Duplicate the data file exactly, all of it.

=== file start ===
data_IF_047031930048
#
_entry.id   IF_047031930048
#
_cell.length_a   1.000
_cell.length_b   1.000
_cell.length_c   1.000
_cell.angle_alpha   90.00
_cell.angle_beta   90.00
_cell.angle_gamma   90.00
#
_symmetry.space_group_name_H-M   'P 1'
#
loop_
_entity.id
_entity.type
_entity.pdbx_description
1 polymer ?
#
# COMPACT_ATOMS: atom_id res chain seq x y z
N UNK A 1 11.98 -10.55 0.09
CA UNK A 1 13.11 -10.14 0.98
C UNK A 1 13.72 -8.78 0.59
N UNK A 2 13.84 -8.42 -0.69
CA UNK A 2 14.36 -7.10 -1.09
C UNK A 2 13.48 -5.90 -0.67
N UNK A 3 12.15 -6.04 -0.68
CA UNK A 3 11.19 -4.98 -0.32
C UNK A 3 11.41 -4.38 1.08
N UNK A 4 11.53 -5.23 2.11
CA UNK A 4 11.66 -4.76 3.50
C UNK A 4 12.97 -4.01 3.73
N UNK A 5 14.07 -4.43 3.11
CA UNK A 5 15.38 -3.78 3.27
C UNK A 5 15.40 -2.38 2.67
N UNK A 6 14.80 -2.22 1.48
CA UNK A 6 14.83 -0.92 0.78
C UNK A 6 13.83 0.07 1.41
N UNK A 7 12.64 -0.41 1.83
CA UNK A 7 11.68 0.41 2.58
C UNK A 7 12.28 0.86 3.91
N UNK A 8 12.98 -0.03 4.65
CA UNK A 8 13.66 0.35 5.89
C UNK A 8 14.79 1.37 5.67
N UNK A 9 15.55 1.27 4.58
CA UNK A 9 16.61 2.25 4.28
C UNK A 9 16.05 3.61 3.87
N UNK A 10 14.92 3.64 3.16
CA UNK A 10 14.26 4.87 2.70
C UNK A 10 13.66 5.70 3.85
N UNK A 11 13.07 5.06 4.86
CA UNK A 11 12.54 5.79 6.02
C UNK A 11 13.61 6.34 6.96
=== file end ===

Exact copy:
data_IF_047031930048
#
_entry.id   IF_047031930048
#
_cell.length_a   1.000
_cell.length_b   1.000
_cell.length_c   1.000
_cell.angle_alpha   90.00
_cell.angle_beta   90.00
_cell.angle_gamma   90.00
#
_symmetry.space_group_name_H-M   'P 1'
#
loop_
_entity.id
_entity.type
_entity.pdbx_description
1 polymer ?
#
# COMPACT_ATOMS: atom_id res chain seq x y z
N UNK A 1 11.98 -10.55 0.09
CA UNK A 1 13.11 -10.14 0.98
C UNK A 1 13.72 -8.78 0.59
N UNK A 2 13.84 -8.42 -0.69
CA UNK A 2 14.36 -7.10 -1.09
C UNK A 2 13.48 -5.90 -0.67
N UNK A 3 12.15 -6.04 -0.68
CA UNK A 3 11.19 -4.98 -0.32
C UNK A 3 11.41 -4.38 1.08
N UNK A 4 11.53 -5.23 2.11
CA UNK A 4 11.66 -4.76 3.50
C UNK A 4 12.97 -4.01 3.73
N UNK A 5 14.07 -4.43 3.11
CA UNK A 5 15.38 -3.78 3.27
C UNK A 5 15.40 -2.38 2.67
N UNK A 6 14.80 -2.22 1.48
CA UNK A 6 14.83 -0.92 0.78
C UNK A 6 13.83 0.07 1.41
N UNK A 7 12.64 -0.41 1.83
CA UNK A 7 11.68 0.41 2.58
C UNK A 7 12.28 0.86 3.91
N UNK A 8 12.98 -0.03 4.65
CA UNK A 8 13.66 0.35 5.89
C UNK A 8 14.79 1.37 5.67
N UNK A 9 15.55 1.27 4.58
CA UNK A 9 16.61 2.25 4.28
C UNK A 9 16.05 3.61 3.87
N UNK A 10 14.92 3.64 3.16
CA UNK A 10 14.26 4.87 2.70
C UNK A 10 13.66 5.70 3.85
N UNK A 11 13.07 5.06 4.86
CA UNK A 11 12.54 5.79 6.02
C UNK A 11 13.61 6.34 6.96